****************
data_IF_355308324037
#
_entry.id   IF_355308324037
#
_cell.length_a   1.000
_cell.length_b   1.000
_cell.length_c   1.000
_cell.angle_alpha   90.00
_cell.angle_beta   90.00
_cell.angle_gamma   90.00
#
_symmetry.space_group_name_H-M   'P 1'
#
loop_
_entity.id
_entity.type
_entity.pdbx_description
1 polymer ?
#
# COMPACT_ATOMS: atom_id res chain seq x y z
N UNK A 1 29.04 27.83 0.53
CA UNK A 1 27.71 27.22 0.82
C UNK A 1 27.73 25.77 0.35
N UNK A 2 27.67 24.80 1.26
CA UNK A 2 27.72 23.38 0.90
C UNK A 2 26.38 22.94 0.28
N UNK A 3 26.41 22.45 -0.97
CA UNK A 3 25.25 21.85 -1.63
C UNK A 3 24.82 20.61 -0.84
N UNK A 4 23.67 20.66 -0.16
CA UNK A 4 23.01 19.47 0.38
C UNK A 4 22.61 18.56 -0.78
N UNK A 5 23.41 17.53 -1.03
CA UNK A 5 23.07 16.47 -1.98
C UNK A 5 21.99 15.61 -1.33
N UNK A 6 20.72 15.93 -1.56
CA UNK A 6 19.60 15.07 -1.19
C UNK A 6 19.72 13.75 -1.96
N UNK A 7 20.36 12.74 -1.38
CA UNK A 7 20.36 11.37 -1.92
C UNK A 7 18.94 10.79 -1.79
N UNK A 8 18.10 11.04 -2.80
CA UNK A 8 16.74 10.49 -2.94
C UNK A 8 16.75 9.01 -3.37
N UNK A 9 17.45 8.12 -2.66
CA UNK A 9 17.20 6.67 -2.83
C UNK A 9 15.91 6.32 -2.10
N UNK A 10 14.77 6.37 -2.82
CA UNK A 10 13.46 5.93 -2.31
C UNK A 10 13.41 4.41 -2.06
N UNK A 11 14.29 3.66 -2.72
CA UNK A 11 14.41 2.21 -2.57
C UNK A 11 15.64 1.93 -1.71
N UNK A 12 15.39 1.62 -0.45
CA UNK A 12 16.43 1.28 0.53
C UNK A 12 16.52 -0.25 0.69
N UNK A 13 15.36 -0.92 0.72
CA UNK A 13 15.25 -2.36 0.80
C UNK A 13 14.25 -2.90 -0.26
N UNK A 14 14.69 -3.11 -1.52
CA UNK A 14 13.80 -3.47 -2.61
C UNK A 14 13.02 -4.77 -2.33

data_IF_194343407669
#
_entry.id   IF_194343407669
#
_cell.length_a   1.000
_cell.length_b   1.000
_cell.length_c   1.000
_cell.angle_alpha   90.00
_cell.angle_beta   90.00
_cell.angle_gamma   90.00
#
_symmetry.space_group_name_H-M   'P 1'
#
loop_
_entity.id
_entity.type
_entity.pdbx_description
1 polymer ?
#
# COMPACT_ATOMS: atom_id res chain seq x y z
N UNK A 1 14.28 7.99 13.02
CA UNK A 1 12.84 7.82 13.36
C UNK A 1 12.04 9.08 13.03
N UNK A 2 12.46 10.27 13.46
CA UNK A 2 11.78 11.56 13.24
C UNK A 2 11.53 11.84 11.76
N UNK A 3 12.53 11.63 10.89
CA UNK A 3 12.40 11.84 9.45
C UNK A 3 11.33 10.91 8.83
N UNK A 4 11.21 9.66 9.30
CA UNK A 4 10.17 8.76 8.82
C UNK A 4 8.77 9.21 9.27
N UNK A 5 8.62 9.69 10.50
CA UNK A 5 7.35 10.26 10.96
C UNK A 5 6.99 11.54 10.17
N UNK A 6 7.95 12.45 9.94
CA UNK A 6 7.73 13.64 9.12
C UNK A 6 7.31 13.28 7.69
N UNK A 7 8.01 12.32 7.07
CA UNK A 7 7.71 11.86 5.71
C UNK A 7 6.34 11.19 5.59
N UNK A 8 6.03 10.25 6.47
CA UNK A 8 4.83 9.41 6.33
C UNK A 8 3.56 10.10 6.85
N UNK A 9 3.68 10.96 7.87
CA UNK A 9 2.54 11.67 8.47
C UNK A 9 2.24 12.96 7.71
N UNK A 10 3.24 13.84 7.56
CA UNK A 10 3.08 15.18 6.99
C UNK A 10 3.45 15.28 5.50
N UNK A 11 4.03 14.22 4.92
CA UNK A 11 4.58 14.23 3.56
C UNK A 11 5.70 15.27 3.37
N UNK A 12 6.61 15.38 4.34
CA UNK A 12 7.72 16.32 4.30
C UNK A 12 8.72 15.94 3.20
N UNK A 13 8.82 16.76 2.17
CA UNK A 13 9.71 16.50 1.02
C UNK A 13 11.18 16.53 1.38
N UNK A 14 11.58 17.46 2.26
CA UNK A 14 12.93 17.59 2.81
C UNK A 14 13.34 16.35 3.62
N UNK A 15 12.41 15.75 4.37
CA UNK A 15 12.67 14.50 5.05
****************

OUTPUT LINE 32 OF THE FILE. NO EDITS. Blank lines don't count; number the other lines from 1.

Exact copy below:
C UNK A 4 22.61 18.56 -0.78